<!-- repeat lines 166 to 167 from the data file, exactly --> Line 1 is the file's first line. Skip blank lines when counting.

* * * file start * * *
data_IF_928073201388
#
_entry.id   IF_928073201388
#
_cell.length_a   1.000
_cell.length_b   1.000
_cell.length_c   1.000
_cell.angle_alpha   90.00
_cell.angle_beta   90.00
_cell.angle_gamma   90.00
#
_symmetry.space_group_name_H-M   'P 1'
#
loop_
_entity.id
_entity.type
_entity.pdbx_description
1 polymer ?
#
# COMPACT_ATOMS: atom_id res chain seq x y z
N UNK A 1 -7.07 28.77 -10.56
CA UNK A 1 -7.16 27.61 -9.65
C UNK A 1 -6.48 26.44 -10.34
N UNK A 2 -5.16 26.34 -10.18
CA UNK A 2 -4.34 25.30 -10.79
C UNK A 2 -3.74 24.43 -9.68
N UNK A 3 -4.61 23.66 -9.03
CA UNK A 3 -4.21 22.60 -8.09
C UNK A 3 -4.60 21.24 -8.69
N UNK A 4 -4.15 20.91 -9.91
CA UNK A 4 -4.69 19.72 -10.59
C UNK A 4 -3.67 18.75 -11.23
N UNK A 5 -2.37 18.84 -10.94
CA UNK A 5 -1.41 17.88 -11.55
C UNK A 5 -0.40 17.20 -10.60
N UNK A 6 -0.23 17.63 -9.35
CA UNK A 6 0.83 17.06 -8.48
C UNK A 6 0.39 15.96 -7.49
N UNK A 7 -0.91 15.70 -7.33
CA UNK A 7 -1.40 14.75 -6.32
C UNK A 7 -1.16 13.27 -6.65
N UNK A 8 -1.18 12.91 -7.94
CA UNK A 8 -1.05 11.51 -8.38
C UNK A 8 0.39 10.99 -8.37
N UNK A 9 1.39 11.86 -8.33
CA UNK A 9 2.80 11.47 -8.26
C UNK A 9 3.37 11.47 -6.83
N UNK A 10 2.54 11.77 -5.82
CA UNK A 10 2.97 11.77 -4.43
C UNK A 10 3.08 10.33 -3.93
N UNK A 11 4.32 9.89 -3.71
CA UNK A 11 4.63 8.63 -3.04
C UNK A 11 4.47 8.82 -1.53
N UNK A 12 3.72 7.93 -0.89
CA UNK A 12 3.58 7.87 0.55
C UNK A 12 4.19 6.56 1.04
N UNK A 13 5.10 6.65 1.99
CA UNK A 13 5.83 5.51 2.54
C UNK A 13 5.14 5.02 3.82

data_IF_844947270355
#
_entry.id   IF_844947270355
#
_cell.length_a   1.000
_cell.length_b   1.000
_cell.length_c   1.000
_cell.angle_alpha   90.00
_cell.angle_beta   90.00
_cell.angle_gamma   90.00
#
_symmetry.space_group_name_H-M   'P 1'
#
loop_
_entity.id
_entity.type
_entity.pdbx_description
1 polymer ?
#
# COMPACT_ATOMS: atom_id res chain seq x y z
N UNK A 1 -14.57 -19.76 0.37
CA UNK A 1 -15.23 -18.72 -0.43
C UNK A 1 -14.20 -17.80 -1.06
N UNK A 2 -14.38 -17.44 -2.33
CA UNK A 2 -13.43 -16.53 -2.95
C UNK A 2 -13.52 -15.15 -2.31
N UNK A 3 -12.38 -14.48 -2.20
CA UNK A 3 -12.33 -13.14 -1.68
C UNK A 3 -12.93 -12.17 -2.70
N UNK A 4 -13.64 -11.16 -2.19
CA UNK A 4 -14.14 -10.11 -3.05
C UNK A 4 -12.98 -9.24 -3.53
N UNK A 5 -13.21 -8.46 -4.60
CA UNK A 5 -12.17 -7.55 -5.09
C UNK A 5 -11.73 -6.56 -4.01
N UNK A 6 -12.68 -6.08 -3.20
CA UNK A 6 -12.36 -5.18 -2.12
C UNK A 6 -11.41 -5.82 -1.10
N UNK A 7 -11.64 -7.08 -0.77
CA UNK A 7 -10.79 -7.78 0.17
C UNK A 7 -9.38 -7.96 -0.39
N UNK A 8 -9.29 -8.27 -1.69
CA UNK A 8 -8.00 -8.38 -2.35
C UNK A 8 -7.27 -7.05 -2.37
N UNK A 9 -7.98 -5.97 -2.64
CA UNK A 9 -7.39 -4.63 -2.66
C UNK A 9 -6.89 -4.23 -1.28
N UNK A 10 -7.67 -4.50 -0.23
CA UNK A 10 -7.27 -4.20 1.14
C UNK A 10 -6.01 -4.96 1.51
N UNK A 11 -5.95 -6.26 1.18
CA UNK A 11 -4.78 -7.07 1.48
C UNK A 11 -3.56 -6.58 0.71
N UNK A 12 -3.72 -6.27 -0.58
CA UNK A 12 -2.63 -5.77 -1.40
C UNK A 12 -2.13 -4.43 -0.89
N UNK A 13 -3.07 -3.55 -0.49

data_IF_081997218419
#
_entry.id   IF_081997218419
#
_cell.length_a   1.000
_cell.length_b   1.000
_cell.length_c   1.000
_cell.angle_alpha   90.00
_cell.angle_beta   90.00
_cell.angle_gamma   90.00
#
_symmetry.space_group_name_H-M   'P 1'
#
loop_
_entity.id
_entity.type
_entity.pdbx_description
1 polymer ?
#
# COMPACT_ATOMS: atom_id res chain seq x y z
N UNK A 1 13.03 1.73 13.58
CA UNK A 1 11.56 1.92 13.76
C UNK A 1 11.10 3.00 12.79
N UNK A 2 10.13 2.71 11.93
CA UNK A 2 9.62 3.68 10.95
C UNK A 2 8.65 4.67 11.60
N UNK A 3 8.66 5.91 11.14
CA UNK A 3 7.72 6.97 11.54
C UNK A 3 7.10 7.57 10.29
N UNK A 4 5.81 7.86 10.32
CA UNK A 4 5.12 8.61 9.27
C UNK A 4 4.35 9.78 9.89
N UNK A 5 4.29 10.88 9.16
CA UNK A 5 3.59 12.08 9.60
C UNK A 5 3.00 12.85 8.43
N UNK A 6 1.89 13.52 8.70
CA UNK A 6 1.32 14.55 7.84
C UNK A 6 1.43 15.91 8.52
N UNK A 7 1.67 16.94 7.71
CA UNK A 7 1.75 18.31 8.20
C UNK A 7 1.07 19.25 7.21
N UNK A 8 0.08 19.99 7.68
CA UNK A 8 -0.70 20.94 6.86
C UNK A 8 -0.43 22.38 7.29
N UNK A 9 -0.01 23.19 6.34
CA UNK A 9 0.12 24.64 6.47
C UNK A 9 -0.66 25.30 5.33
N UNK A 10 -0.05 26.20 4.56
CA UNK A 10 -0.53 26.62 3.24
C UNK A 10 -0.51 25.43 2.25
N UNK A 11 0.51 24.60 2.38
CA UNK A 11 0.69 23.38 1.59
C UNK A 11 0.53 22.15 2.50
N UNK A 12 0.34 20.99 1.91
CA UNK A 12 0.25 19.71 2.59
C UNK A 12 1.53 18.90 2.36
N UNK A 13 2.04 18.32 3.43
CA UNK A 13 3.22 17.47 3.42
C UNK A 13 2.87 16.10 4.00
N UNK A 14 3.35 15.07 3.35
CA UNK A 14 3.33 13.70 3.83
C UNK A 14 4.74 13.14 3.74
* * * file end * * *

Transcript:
C UNK A 10 -0.51 25.43 2.25
N UNK A 11 0.51 24.60 2.38